ChrisR wrote:
Do we know what Cognisys DO which makes the racket in High Precicion mode?


I haven't used one of their controllers so I can not speak from first hand experience. It would be my assumption though that it forces it to operate in mixed decay mode, instead of slow decay(or a mixed mode which does not work adequately for their motor's microstepping). In mixed decay mode for an H-bridge, slow and fast decays are switched during certain points of the motors charging and discharging in order to create a more accurate movement pattern. One of the draw backs of switching between fast decay, is a lot more EMI and noise.

rjlittlefield wrote:

In Rik's image, the peaks for each step is where the decay mode would ideally switch, roughly 1/4 way between windings. My understanding is that once the rotor reach a certain position, the motors inductance is too high for the driver to produce a smooth current transition while in slow decay.

Another cause is the holding torque and high current for keeping the rotor in the right place between windings. This further increases the amount of EMI and audible noise in the system, as well as out ability or perceive it.


Rik, I was thinking of a more simple test of just watching a zoomed in live view image with the motor in operation, and not in operation. Maybe one with the motor on and no belt connected as well. At least on the cameras I own, vibration appears very readily in live view for some reason. Even when it is less visible in the final image.

Never the less, it is good to hear that there isn't any easily noticeable effect on image quality that you can tell.
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PostPosted: Sat May 16, 2015 12:55 am    Post subject: Reply with quote

Way to go, Rik!

You’ve provided a path that can be followed by most do-it-yourselfers with basic hand tools, and will give them a well-implemented motorized focus block. Much needed post.

I particularly like your elegantly simple motor-mount, which (crucially) allows for adjusting the timing belt’s tension.

A few thoughts: First is that rather than using a 2:1 reducing ratio between the timing pulleys, you might instead have used a stepping motor with 400 steps/revolution, rather than 200 steps/revolution. Not that there is anything wrong with the way you did it—except the frustrating search for parts. On the converse, simply ordering a 400 step/revolution (aka “0.9 degrees per step,” rather than 1.8 degrees per step) stepping motor would have accomplished the same result without frustration. (It’s the approach I use in the motorized Bratcam.) I’m sure you considered this, but am pointing it out for those who will model their own projects on your thread.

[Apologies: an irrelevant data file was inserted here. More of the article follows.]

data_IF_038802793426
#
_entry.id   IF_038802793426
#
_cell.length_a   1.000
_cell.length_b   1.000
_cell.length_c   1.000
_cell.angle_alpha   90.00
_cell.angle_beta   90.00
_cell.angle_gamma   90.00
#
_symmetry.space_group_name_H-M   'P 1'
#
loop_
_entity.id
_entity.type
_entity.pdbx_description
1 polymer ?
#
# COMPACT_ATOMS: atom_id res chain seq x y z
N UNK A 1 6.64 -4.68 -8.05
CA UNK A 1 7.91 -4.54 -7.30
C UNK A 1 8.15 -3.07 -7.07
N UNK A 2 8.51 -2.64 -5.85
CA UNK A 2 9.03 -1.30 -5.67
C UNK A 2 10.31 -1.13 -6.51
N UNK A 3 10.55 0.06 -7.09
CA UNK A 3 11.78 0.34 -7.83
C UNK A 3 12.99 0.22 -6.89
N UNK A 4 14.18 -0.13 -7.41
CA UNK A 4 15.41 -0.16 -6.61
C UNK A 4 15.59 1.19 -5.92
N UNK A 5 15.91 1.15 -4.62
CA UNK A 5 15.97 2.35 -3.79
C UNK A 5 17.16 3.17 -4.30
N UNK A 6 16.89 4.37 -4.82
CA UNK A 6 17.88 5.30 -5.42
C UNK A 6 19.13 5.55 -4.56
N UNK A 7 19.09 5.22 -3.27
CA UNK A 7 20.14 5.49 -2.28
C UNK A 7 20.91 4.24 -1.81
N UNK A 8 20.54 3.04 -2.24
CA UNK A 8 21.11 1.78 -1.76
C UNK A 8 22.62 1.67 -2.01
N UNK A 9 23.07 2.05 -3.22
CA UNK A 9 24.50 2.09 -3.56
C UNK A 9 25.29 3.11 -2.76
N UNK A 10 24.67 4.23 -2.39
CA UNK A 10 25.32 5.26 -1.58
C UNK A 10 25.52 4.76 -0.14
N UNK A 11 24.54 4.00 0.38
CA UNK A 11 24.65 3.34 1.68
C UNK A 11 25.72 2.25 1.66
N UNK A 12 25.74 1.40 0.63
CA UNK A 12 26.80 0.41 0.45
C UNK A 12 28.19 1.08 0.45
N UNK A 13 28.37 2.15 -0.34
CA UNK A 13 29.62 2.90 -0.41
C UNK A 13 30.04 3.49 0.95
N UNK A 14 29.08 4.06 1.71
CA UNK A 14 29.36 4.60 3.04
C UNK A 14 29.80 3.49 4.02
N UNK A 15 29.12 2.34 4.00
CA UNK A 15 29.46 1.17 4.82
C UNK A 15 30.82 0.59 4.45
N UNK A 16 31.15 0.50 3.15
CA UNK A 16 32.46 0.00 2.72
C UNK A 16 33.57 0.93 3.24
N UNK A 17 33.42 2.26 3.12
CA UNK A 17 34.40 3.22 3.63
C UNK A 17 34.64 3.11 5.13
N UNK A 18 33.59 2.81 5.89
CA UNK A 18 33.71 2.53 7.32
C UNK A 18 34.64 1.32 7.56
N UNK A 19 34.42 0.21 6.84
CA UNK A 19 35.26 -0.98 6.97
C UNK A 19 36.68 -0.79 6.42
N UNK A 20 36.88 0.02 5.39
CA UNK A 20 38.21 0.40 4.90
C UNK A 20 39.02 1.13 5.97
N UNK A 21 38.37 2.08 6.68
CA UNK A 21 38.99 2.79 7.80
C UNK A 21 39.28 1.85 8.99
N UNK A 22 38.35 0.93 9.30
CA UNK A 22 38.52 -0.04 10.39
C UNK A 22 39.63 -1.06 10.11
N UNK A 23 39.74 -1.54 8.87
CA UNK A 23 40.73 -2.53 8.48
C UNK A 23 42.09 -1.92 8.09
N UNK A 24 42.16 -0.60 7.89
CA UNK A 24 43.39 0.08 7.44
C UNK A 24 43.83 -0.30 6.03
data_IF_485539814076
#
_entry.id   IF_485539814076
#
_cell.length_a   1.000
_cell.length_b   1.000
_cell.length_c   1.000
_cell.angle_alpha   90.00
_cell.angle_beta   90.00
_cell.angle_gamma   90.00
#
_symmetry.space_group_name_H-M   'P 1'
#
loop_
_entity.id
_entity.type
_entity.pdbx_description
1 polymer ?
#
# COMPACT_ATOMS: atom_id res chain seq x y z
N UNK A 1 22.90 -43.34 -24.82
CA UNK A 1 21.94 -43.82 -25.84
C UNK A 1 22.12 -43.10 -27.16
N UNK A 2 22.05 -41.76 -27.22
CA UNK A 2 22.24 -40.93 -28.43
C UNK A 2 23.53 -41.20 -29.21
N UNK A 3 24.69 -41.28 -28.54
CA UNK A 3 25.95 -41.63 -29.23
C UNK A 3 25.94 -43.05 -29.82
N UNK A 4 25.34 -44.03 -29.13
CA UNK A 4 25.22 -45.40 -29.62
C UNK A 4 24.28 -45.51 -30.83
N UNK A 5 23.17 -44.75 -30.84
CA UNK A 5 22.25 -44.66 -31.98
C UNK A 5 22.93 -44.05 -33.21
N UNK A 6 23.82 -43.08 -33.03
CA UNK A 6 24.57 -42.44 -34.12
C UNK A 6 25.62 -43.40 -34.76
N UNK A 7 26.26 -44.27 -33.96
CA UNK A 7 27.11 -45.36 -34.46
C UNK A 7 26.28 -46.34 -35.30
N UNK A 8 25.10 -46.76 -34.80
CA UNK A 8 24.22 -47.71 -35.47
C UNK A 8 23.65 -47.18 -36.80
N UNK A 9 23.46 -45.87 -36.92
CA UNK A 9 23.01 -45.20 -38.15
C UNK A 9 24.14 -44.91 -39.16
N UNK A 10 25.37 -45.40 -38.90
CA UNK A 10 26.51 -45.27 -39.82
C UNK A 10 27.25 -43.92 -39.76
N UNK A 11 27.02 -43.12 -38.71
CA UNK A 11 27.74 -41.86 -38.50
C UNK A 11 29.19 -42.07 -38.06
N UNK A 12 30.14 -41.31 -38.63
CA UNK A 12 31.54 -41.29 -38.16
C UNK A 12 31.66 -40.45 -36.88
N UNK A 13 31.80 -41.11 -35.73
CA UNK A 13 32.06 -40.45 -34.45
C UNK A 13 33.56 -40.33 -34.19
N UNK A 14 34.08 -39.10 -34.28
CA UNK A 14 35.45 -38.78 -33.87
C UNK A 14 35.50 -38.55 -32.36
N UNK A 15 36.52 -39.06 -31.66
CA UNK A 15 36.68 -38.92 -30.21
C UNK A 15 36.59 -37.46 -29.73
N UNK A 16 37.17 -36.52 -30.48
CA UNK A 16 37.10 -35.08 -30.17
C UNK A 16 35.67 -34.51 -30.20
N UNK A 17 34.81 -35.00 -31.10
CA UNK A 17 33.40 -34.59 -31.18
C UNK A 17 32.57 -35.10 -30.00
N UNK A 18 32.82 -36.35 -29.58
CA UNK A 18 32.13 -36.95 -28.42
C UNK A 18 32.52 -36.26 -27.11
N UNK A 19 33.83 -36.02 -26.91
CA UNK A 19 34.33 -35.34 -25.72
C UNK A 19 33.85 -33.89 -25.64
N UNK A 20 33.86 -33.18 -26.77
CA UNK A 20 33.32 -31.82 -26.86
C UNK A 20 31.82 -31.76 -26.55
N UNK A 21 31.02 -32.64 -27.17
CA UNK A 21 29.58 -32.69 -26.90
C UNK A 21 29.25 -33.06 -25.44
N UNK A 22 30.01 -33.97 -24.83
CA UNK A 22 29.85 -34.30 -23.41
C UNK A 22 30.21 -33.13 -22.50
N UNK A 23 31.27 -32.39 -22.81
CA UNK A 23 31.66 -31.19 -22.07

Second thought is also for folks who implement this approach. In my experience driving a microscope focus block with a motor and timing pulley, I get the most consistent results when the timing belt has a bit of slack in it—not so much slack that the belt slips, but enough slack that the belt pulls as little as possible on the fine focus shaft. Rik’s timing belt is probably not overtight, but from my experience, it is worth pointing out the value of adjusting timing belt tension "just so."

Third: With my timing-belt/motor/focus block setup, I find it easy and preferable to avoid the StackShot controller’s precision mode, which increases heat and noise from the stepping motor. I also set the torque and speed of the motor very low (these are easily adjustable parameters on the StackShot controller, and likely easy, too, with a homebuilt controller). As a result, my stepping motor is quiet and not overly warm. Though Rik’s testing suggests that a noisy stepping motor may not translate to image problems, I like a quiet rig and a low-temperature motor.

Rik, a few questions:
    1) If you had it to do again, would you repeat your use of epoxy to join the two pieces of L-stock (which appears both simple and effective), or would you consider joining these two parts with screws in tracks, which would add adjustability along the axis of the focus shaft/ motor shaft, to permit adjusting alignment of the timing belt?

    2) Your motor mount has two curved edges, both of which appear admirably smooth and regular. Did you cut these with a rod blade in hack saw, then dress them with a rod-shaped metal file, and then, perhaps, emery paper? Or did you use some other method?

    3) How did you fashion the (very important) belt tensioning groove in your motor mount? My first thought is to drill two holes in the aluminum, then connect them by cutting a groove between the two holes with a rod blade on a hacksaw, then evening out this cut with a small file. Is this how did you do it?